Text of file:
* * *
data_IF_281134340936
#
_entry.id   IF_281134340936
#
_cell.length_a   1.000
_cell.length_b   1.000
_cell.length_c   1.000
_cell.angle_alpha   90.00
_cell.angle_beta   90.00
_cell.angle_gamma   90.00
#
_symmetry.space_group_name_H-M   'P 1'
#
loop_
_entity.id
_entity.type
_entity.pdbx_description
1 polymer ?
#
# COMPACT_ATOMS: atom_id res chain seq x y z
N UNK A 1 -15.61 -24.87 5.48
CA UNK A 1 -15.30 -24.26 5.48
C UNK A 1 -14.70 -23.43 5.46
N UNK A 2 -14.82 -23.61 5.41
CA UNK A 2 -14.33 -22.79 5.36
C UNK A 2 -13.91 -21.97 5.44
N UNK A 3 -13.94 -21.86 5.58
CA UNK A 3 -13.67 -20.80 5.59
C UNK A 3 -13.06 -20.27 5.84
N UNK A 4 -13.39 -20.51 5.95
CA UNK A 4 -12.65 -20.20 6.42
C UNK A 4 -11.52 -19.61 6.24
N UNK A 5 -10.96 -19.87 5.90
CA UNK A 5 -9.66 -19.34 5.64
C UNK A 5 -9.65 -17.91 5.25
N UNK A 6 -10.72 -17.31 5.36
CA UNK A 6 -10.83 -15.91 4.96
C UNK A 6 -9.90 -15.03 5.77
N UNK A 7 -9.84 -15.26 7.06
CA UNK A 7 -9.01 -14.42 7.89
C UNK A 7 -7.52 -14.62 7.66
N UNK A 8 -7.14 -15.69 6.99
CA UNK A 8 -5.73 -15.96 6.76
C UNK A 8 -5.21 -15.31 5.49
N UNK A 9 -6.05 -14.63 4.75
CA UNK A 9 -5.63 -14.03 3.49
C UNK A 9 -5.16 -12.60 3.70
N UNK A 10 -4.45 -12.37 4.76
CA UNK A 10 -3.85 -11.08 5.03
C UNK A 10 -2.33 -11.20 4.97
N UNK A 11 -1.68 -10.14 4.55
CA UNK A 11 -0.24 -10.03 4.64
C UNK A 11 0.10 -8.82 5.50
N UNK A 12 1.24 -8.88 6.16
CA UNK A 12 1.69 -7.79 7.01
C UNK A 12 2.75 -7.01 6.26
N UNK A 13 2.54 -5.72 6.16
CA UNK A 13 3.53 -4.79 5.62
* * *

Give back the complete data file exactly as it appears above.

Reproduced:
data_IF_281134340936
#
_entry.id   IF_281134340936
#
_cell.length_a   1.000
_cell.length_b   1.000
_cell.length_c   1.000
_cell.angle_alpha   90.00
_cell.angle_beta   90.00
_cell.angle_gamma   90.00
#
_symmetry.space_group_name_H-M   'P 1'
#
loop_
_entity.id
_entity.type
_entity.pdbx_description
1 polymer ?
#
# COMPACT_ATOMS: atom_id res chain seq x y z
N UNK A 1 -15.61 -24.87 5.48
CA UNK A 1 -15.30 -24.26 5.48
C UNK A 1 -14.70 -23.43 5.46
N UNK A 2 -14.82 -23.61 5.41
CA UNK A 2 -14.33 -22.79 5.36
C UNK A 2 -13.91 -21.97 5.44
N UNK A 3 -13.94 -21.86 5.58
CA UNK A 3 -13.67 -20.80 5.59
C UNK A 3 -13.06 -20.27 5.84
N UNK A 4 -13.39 -20.51 5.95
CA UNK A 4 -12.65 -20.20 6.42
C UNK A 4 -11.52 -19.61 6.24
N UNK A 5 -10.96 -19.87 5.90
CA UNK A 5 -9.66 -19.34 5.64
C UNK A 5 -9.65 -17.91 5.25
N UNK A 6 -10.72 -17.31 5.36
CA UNK A 6 -10.83 -15.91 4.96
C UNK A 6 -9.90 -15.03 5.77
N UNK A 7 -9.84 -15.26 7.06
CA UNK A 7 -9.01 -14.42 7.89
C UNK A 7 -7.52 -14.62 7.66
N UNK A 8 -7.14 -15.69 6.99
CA UNK A 8 -5.73 -15.96 6.76
C UNK A 8 -5.21 -15.31 5.49
N UNK A 9 -6.05 -14.63 4.75
CA UNK A 9 -5.63 -14.03 3.49
C UNK A 9 -5.16 -12.60 3.70
N UNK A 10 -4.45 -12.37 4.76
CA UNK A 10 -3.85 -11.08 5.03
C UNK A 10 -2.33 -11.20 4.97
N UNK A 11 -1.68 -10.14 4.55
CA UNK A 11 -0.24 -10.03 4.64
C UNK A 11 0.10 -8.82 5.50
N UNK A 12 1.24 -8.88 6.16
CA UNK A 12 1.69 -7.79 7.01
C UNK A 12 2.75 -7.01 6.26
N UNK A 13 2.54 -5.72 6.16
CA UNK A 13 3.53 -4.79 5.62